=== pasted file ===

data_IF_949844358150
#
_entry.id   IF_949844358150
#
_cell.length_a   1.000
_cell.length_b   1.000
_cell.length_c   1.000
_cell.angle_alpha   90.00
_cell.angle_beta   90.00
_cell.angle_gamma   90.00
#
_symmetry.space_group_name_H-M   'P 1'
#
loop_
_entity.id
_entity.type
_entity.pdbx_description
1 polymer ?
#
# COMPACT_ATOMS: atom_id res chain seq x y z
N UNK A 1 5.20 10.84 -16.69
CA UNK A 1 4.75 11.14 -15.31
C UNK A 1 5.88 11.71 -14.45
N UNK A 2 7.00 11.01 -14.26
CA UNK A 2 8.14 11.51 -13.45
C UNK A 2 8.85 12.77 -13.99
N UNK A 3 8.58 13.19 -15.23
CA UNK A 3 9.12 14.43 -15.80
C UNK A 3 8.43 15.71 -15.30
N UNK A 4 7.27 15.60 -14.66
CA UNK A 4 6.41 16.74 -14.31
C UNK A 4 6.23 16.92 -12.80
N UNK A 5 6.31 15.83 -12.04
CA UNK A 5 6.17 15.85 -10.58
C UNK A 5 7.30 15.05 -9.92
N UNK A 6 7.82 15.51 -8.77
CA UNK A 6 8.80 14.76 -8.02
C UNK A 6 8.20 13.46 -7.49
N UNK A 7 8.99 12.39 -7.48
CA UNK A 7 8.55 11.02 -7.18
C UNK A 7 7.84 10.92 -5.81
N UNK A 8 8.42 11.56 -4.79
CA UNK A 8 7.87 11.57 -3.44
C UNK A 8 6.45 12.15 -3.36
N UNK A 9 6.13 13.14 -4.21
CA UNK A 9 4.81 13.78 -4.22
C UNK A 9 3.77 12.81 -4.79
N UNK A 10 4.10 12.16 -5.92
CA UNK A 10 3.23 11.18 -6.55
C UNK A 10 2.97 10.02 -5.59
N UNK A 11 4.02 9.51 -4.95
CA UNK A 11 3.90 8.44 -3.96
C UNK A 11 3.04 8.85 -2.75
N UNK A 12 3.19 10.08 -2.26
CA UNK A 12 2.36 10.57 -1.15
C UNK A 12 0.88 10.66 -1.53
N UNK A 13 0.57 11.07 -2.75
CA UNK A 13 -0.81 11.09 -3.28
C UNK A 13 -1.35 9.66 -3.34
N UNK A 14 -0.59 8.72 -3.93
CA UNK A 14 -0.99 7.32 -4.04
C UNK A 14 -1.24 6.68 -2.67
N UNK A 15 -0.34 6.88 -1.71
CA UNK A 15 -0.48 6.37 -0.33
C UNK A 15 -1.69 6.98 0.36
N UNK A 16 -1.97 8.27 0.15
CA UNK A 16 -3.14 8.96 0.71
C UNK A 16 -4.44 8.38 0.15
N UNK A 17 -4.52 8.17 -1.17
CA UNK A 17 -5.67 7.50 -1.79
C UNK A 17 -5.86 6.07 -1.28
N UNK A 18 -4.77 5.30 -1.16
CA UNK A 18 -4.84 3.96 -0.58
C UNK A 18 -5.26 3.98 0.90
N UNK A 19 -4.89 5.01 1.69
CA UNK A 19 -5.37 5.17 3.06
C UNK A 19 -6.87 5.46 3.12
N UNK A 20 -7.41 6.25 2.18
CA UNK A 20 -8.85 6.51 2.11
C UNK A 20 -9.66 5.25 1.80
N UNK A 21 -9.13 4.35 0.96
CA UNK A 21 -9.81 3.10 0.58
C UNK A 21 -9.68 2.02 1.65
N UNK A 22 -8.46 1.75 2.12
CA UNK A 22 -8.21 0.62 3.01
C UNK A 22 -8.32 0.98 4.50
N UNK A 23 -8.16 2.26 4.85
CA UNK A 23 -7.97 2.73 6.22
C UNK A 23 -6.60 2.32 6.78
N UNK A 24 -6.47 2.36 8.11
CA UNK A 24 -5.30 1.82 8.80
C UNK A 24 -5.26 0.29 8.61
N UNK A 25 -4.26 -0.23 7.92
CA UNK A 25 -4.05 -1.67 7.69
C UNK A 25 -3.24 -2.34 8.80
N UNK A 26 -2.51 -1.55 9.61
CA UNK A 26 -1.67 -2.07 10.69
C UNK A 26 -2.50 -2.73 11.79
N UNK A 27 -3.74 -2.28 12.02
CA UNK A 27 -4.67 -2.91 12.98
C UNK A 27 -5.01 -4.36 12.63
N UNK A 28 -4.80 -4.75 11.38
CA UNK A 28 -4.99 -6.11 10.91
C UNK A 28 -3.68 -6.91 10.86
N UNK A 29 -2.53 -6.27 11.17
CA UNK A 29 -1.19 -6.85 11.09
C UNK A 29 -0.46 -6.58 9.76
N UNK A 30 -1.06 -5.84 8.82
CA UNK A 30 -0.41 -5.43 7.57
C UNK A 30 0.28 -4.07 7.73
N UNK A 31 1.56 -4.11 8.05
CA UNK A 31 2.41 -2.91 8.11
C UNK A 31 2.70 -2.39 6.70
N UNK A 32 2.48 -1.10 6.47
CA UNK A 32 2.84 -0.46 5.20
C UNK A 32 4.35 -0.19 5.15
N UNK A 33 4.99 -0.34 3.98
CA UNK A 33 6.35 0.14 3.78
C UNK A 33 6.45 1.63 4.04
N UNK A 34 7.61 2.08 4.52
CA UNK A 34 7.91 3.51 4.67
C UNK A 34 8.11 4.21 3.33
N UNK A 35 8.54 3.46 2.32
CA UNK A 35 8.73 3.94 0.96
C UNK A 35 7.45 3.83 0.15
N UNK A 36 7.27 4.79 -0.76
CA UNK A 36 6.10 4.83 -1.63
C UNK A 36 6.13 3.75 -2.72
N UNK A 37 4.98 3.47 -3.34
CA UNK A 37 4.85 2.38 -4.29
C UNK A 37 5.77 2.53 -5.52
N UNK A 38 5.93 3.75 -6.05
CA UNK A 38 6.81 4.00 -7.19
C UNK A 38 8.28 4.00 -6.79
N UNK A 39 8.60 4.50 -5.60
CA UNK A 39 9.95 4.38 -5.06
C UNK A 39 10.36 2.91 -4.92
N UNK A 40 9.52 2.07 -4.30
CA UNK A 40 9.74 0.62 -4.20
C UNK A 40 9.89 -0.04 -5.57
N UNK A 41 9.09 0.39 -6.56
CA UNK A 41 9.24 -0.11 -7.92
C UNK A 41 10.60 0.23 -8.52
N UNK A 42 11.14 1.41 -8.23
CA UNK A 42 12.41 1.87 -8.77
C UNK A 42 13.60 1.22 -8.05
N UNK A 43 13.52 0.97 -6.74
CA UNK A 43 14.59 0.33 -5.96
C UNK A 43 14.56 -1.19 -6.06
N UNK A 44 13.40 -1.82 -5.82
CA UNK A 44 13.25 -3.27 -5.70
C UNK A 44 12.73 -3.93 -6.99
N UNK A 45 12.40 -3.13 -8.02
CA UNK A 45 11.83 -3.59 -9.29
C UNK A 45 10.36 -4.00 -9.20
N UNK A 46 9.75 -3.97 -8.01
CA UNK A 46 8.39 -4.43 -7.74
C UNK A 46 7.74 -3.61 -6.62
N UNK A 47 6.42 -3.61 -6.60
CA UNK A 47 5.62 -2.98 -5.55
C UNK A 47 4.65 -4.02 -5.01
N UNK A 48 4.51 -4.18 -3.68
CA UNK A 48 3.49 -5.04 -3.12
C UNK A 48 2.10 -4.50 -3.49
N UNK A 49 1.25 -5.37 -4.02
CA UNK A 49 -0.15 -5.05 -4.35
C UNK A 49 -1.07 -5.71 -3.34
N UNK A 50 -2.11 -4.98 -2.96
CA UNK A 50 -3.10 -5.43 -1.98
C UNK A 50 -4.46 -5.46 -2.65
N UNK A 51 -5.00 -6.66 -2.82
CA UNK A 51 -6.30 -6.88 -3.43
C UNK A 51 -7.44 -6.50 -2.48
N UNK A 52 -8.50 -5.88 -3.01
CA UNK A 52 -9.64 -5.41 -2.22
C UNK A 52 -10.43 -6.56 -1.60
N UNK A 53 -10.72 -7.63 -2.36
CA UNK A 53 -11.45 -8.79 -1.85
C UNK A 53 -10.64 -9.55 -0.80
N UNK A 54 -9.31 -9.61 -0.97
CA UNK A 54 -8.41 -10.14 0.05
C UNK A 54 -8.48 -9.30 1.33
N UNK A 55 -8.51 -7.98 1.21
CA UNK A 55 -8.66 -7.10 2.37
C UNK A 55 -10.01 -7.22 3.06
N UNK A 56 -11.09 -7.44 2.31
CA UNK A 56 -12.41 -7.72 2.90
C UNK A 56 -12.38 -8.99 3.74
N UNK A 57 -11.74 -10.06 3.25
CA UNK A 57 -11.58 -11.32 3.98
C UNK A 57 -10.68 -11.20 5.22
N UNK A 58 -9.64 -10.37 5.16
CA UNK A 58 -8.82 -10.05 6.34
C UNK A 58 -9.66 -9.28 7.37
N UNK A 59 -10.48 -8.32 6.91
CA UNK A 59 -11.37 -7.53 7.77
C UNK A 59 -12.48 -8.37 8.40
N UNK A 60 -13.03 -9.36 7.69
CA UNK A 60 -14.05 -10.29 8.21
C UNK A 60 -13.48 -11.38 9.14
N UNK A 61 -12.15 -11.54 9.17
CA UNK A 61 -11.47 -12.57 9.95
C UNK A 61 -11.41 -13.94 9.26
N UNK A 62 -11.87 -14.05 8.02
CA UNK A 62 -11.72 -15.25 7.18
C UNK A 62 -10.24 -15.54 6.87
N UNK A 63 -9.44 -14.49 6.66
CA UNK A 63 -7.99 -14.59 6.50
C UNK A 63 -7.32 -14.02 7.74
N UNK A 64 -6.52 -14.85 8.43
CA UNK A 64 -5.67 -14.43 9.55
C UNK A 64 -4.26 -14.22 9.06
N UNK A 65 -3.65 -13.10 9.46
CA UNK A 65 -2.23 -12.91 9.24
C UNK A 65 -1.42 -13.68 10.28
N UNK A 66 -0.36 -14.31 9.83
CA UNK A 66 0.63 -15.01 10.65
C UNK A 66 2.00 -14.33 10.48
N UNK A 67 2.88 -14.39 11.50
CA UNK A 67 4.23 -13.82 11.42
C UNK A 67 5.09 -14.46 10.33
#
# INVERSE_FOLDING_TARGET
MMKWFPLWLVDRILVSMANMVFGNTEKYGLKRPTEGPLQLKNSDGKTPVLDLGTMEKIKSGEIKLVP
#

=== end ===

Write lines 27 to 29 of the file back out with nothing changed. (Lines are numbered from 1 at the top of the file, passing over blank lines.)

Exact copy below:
N UNK A 3 8.58 13.19 -15.23
CA UNK A 3 9.12 14.43 -15.80
C UNK A 3 8.43 15.71 -15.30